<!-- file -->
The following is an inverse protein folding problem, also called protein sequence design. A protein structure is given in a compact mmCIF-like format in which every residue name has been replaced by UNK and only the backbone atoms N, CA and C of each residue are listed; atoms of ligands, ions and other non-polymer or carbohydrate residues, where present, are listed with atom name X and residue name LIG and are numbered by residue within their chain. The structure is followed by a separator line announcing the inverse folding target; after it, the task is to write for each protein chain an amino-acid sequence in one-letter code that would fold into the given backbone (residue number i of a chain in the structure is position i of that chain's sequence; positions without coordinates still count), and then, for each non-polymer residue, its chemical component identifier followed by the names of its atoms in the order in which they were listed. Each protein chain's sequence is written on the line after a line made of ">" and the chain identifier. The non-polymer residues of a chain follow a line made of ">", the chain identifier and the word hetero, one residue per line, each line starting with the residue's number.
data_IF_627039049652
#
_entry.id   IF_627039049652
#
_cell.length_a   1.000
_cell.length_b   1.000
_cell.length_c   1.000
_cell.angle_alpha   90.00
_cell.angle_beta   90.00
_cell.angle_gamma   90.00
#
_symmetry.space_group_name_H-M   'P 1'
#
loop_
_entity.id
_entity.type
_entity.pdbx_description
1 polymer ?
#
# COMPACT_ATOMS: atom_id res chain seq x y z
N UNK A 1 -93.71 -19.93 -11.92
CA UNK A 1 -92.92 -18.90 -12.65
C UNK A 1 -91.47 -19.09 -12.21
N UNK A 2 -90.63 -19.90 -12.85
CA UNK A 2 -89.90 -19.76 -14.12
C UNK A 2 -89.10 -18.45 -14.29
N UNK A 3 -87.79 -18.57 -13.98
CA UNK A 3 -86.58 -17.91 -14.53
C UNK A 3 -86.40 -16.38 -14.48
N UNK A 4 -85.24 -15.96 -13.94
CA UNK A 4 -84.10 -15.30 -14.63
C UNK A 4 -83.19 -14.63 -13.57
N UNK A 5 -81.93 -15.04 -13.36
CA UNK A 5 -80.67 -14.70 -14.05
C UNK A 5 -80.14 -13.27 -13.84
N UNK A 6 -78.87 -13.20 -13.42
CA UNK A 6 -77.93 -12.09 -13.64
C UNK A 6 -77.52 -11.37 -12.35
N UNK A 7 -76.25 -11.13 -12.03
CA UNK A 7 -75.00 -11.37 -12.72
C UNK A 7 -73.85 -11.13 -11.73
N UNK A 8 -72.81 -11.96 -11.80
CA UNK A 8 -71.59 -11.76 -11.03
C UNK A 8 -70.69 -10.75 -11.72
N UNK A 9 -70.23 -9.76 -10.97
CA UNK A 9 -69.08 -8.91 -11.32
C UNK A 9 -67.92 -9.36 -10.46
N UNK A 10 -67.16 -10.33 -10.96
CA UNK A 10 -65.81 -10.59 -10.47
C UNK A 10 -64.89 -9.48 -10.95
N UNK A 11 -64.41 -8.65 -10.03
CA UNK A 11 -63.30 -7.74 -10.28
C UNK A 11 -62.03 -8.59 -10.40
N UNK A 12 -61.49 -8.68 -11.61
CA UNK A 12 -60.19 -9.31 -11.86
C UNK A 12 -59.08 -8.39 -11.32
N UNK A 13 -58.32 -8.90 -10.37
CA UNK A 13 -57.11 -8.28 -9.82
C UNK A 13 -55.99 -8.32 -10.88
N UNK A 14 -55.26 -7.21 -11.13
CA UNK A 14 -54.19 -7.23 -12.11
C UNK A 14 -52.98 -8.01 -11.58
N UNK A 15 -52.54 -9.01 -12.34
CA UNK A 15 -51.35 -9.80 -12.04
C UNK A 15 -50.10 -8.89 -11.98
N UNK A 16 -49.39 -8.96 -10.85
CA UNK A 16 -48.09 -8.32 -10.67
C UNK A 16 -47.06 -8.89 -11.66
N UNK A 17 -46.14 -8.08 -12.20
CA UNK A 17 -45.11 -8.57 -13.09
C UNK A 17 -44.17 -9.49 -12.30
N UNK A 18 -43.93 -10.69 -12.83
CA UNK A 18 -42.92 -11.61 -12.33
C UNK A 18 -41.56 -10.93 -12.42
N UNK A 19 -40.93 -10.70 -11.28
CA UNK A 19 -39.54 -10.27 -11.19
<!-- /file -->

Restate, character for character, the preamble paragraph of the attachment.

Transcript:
The following is an inverse protein folding problem, also called protein sequence design. A protein structure is given in a compact mmCIF-like format in which every residue name has been replaced by UNK and only the backbone atoms N, CA and C of each residue are listed; atoms of ligands, ions and other non-polymer or carbohydrate residues, where present, are listed with atom name X and residue name LIG and are numbered by residue within their chain. The structure is followed by a separator line announcing the inverse folding target; after it, the task is to write for each protein chain an amino-acid sequence in one-letter code that would fold into the given backbone (residue number i of a chain in the structure is position i of that chain's sequence; positions without coordinates still count), and then, for each non-polymer residue, its chemical component identifier followed by the names of its atoms in the order in which they were listed. Each protein chain's sequence is written on the line after a line made of ">" and the chain identifier. The non-polymer residues of a chain follow a line made of ">", the chain identifier and the word hetero, one residue per line, each line starting with the residue's number.